Mongolia Rally Diary: Cappadocia

Day 24 and 25. We understood that it had to be something special on the mountain plateau – it was just too many Japanese with big cameras hanging on their chest, and the buses was lined up next to the small stalls selling colorful nips to the tourists. The heat was almost unbearable when I stepped out of the car. Here, on the edge of the mountain plateau, I saw the most amazing view I have ever seen: I had panorama view over Göreme and the special landscape with the fairy chimneys and the housed carved in stone.

We arrived early, and took some time to drive around the city before we decided where to stay. We passed by two camping sites, had a nice lunch, and we were invited for tea by an eager carpet seller. He was friendly, but persistent in his mission of selling us carpets. He told us about ancient traditions and weaving techniques, and showed us heaps of carpets which he honestly meant we really needed. A carpet in the ambulance? We resisted his offer.

We decided to stay at Panorama camping. There was a pool, lots of space and a wonderful view over Göreme. The guy who run the place was quite a character – he entertained his guests day and night, popping around and apparently never went out of energy or topics to discuss. It is a great place to relax for a few days and do everything that is supposed to already be done: write, edit photos, answer emails, and plan the next step of the route…. Things are always more time consuming than expected!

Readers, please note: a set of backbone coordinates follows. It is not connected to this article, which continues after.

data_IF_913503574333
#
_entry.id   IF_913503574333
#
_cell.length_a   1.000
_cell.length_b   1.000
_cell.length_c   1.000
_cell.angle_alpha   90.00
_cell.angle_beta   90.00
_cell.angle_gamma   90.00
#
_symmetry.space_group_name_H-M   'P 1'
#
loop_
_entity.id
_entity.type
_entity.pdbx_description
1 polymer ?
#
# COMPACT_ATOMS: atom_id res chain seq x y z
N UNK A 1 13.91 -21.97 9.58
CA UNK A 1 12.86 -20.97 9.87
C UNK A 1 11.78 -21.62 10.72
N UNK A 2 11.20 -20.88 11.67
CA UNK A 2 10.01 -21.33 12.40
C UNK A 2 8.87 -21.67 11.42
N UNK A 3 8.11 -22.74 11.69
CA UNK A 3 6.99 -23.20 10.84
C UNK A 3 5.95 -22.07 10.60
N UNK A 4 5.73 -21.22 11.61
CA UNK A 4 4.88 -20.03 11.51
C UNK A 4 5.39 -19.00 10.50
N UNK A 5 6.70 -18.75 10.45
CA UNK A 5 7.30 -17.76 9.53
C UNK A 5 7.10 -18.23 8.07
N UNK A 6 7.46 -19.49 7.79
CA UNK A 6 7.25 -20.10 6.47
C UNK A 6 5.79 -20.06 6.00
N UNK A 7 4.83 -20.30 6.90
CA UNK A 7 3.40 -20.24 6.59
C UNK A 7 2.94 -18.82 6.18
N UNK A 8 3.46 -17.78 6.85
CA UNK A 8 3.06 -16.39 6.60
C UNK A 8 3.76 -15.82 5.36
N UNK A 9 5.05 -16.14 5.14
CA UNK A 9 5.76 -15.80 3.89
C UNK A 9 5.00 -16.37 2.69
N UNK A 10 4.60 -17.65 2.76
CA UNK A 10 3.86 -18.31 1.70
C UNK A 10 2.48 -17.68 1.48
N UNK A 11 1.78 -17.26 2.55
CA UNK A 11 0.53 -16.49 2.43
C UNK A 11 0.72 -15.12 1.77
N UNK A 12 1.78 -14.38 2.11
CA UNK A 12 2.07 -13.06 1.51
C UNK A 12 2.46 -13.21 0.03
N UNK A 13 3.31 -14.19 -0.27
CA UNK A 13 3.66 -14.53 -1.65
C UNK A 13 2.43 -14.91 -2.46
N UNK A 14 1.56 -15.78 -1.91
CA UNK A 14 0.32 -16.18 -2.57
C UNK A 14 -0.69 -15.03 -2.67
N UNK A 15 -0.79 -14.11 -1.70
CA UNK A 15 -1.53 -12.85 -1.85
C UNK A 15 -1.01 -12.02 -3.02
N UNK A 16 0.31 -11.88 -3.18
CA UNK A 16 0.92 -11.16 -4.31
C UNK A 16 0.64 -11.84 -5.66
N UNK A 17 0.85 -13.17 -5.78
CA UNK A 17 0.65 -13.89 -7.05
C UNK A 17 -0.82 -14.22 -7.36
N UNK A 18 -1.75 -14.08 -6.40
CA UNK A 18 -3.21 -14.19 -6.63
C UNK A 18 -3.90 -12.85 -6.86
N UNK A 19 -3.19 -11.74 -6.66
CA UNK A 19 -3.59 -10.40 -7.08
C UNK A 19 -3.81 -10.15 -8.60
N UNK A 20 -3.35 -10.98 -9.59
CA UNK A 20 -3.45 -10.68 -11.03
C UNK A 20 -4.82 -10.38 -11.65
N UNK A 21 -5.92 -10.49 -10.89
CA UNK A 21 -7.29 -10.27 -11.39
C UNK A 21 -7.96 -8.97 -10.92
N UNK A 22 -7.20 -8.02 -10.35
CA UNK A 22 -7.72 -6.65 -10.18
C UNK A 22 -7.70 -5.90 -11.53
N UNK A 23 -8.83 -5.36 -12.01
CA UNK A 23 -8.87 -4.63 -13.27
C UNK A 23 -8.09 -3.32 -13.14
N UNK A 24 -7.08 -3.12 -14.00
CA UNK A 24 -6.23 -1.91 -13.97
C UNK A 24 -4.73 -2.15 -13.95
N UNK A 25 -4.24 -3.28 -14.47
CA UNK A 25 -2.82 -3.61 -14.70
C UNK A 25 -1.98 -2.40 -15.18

One of the most fascinating things to do in Cappadocia is the hot air balloon ride over this stone landscape which seems to be taken directly out from a fairytale. Everything in me screamed NO when the alarm clock rang four in the night – but it was all worth it! Our balloon driver Toro took us high up in the sky, where we watched the sunset rising over the mountains – with a hundred balloons in the air. A truly memorable moment! You can read more about my balloon ride and see more photos here.

The old underground cities are also well worth a visit. There are lines of tourists outside and some places you have to walk in line due to the large and countless groups that visit the deep stone caves – but it is still fascinating to see. The special stone formations here were formed by volcanic activity in ancient times, and due to rough weather conditions people in Cappadocia carved their homes in the tufa rocks, which is easily carved. They did not just build into the stone, but deep down as well. The underground city I visited went eight floors down, and the largest ones reached down to 85 meters and could house 30 000 people.

Off course I also had great food in Göreme – as everywhere else. I found a great restaurant just down the hill from the camping, it was pricy compared to what you can get in Turkey – but it had a magical ambience and tasty food including vegetarian dishes. Perfect, lazy days before heading for the next destination:  Iran – the country I was most excited to visit on this trip.

What do you think of these fascinating stone formations – would you like to visit Cappadocia?


About the Author Elin

I´m an Oslo based web publisher with passion for communication, travel and a green lifestyle. When I travel, I prefer to go slow, sustainable, and “live like a local”. Why slow? It is about challenging the cult of speed, and to enjoy the small things in life and to live in the present.

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